| 6 min read
On our first day we did a horseback riding tour through the valleys of Vinales that included a visit to a tobacco farm, a coffee plantation and a natural pool. We were stunned by the beautiful sun-soaked valleys and rolling mogotes, and had so much fun riding our trusty steeds, even though they could be very stubborn at times…
At 9AM, our guide Juan picked us up in the guesthouse and walked us to the horses. We were introduced to Caramelo (my horse), El Negro (Bart’s horse) and Mojito (Juan’s horse) who would accompany us for the next four hours.
Riding the wild-spirited Caramelo was quite an adventure. As soon as I gave him a spur, he ran ahead so quickly that I had to hold on tight. Meanwhile, Bart’s horse was trotting behind in a laid-back style. They were quite a pair. Together, we rode through a picture-perfect scenery with high mogotes and tobacco fields which were being ploughed by old men and their tough oxen.
Unfortunately, this idyllic scenery was swamped by tourists who were all following the same trails and often holding us up. As opposed to our little company of three, the large groups kept a slow pace to make sure everyone could follow. As soon as our guide considered us to be comfortable with the horses, we were free to spur the horses and gallop.
Visit to the tobacco farm
When we reached a tobacco farm, we dismounted the horses to take a quick tour through the tobacco farm.
One of the plantation workers led us to a tobacco field to explain the harvesting process. The seeds are planted between October and November with a layer of grass to protect them. When the plants are large enough, the nicest ones are replanted in another field where they can keep on growing. If properly irrigated, a plant can get one meter high. Apparently, the upper leaves which get more sunlight, are of a superior quality and are used for the famous Cohiba cigars, whereas the lower parts of the plant are used by cheaper cigar brands.
Harvesting is done in March, in dry season. The guide took us to a large wooden shed where the leaves dry for three months. This process gives them their distinctive smell.
During the fermentation, the leaves are sprayed with a water and guayaba mixture, after which they’re wrapped in a palm leaf package for at least another three months. Thanks to this process, the nicotine isn’t too concentrated and the cigars can be conserved for a period of three years.
After the tour, the time had come to try a cigar. The guide dipped a few cigars in honey and passed them around. (He also recommended trying it with rum, vodka, cognac…) As I don’t smoke myself, I couldn’t really judge on the quality of the cigars, I was too much focused on not coughing my lungs out every times I inhaled.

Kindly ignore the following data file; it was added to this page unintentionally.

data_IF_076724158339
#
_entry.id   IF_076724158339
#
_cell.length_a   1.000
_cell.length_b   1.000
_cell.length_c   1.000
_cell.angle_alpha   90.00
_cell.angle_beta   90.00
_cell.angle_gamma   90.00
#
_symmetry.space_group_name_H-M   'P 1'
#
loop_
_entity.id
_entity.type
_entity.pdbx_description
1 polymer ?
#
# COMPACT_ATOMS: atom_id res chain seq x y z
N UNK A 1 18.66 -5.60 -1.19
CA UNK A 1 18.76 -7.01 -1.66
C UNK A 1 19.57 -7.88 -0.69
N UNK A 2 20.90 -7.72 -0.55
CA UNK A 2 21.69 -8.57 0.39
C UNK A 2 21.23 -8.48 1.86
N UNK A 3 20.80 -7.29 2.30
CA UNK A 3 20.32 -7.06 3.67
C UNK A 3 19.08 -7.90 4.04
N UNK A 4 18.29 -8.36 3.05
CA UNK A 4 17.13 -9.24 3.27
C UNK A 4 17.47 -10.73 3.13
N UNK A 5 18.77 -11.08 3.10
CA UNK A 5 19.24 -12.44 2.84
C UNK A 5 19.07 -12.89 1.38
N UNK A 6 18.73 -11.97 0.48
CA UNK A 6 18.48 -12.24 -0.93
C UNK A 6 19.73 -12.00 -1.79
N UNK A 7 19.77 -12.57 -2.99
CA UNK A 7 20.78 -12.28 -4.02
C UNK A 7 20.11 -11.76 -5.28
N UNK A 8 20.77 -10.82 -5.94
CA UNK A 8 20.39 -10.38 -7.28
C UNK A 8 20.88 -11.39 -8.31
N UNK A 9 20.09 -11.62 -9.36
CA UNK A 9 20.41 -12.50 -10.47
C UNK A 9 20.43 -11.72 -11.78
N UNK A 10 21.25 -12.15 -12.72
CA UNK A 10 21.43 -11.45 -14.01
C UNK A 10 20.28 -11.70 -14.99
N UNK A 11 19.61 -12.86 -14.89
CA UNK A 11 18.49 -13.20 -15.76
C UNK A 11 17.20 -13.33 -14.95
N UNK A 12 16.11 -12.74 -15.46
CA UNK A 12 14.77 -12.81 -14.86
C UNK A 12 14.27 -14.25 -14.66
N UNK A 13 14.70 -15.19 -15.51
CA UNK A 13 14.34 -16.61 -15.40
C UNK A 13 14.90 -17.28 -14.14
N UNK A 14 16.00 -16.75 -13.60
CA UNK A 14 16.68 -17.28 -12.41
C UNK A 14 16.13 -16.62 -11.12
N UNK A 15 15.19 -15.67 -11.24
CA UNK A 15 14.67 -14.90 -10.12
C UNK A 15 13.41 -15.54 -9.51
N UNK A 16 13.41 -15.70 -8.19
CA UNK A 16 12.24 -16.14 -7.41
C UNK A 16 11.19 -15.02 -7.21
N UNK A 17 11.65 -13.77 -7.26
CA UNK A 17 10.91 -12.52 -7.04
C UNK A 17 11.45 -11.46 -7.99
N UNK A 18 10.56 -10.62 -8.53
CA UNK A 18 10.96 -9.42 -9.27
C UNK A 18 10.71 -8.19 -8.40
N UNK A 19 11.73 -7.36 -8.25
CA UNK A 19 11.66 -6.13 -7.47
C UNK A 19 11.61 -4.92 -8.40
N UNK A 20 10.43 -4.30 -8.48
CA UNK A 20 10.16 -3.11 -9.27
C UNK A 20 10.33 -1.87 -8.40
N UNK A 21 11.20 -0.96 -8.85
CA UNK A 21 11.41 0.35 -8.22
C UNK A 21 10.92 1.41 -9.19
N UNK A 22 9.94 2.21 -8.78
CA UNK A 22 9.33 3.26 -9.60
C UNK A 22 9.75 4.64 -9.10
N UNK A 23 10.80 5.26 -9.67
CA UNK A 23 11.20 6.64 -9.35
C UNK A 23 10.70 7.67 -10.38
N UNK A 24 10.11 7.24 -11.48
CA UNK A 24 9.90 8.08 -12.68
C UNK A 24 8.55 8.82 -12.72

Apparently, the government claims 90% of the total tobacco production (approximately 3000 cigars), which leaves the farm with some 10% they can sell. One cigar here cost 3 CUC a piece.
Visit to the coffee farm and a natural pool
Meanwhile, Caramelo and El Negro had been patiently waiting to hit the trail again. About 15 minutes later, we got to a coffee farm where we also received a quick tour (which I personally found less interesting than the tobacco tour). Most of all, the guy was obiously hoping we’d buy some of his coffee beans, honey or guayabita rum.
We had been trying some different rum brands while in Cuba, but it was the first time we saw this one. Although typical of this region, Guayabita is hard to come by and very expensive. That is because it’s made with wild guayaba which harvest is limited. One bottle costs around 20 CUC (four times the price of a random bottle) on the farm or as much as 80 CUC on the black market. It’s understandable that Cubans keep this bottle for special occasions.
Down the hill behind the coffee farm was a small natural pool where we stopped for a break. We hadn’t brought our swim gear, so we sat by the pool sipping from a cocoloco cocktail with our feet dangling in the water.
Juan seemed to approve of our horse-riding skills, so he let us return via a longer alternative route taking in a look at the mural de la prehistoria, a massive psychedelic painting symbolizing the theory of evolution.
It was really fun, but after one intensive hour of horseback-riding, we were happy to get off the horse as our butts had become really painful!
Around 1PM, we got back to our guesthouse, which left us with enough time to hike up to the viewpoint at Los Jazmines.
- We booked our tour via Visita Vinales. The tour cost 30 CUC per person and last about 4 hours.
- Although the horseback riding tour is really fun and I’d recommend anyone to do the same, beware that it can be a painful experience for your backside. My boyfriend also strongly recommends to wear tight underwear. For obvious reasons. If you’re also planning on doing a bicycle tour, it would be smart to do the horseback riding afterwards (and not before as we did.)
Do you have questions? Did you experience something similar? Did you notice a mistake? Please share!